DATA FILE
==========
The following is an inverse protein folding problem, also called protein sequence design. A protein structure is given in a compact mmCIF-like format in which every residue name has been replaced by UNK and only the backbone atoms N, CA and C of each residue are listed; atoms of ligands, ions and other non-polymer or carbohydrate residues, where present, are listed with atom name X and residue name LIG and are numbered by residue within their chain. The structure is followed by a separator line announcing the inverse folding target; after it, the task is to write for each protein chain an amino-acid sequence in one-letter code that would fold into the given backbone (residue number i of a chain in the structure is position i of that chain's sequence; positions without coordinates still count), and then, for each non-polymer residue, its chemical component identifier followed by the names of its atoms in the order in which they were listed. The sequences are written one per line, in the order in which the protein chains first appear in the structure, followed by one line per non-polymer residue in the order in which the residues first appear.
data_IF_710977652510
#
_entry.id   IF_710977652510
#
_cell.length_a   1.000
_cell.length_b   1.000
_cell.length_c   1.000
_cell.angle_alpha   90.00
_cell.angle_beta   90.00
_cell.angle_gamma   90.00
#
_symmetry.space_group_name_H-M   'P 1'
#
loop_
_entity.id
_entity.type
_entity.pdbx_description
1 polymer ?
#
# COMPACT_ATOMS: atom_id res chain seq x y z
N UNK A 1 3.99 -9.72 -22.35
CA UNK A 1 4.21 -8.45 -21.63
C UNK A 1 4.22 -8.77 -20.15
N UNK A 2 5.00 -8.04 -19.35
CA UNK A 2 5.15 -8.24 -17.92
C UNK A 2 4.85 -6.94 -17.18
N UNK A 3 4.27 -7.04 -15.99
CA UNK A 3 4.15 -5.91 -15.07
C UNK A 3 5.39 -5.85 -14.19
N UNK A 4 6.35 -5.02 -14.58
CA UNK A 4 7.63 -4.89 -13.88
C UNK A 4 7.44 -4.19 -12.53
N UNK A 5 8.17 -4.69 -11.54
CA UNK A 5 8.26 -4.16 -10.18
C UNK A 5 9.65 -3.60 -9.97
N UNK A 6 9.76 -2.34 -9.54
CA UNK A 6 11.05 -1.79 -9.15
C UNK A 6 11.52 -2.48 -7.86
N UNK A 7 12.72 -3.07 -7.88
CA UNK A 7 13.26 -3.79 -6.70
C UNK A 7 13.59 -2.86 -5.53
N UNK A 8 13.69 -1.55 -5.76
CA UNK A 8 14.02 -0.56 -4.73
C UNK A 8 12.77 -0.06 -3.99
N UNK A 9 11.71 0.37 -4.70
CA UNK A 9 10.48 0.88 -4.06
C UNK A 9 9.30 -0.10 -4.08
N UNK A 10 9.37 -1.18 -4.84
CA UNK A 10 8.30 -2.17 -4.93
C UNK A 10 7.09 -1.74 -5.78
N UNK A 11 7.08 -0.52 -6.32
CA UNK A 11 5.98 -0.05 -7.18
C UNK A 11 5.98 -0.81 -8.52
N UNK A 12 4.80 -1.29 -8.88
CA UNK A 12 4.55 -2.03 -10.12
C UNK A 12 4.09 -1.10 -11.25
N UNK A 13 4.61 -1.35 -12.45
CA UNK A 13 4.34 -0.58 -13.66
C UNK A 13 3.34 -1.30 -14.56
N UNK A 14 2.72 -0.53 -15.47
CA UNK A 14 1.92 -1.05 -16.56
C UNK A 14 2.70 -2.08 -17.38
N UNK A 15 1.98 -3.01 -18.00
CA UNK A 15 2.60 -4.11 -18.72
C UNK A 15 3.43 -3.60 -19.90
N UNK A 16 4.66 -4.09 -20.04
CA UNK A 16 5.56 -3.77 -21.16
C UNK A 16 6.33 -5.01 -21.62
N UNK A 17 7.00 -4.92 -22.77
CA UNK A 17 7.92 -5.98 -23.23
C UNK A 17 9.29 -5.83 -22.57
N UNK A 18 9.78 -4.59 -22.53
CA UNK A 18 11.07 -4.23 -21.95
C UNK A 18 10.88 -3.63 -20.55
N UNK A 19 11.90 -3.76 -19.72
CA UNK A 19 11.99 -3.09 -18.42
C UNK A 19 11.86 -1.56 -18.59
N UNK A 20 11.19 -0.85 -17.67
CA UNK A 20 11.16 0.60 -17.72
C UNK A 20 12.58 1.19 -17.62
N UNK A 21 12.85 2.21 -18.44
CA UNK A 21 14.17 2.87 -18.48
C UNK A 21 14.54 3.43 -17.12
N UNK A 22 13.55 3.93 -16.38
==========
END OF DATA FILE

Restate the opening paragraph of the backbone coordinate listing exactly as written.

The following is an inverse protein folding problem, also called protein sequence design. A protein structure is given in a compact mmCIF-like format in which every residue name has been replaced by UNK and only the backbone atoms N, CA and C of each residue are listed; atoms of ligands, ions and other non-polymer or carbohydrate residues, where present, are listed with atom name X and residue name LIG and are numbered by residue within their chain. The structure is followed by a separator line announcing the inverse folding target; after it, the task is to write for each protein chain an amino-acid sequence in one-letter code that would fold into the given backbone (residue number i of a chain in the structure is position i of that chain's sequence; positions without coordinates still count), and then, for each non-polymer residue, its chemical component identifier followed by the names of its atoms in the order in which they were listed. The sequences are written one per line, in the order in which the protein chains first appear in the structure, followed by one line per non-polymer residue in the order in which the residues first appear.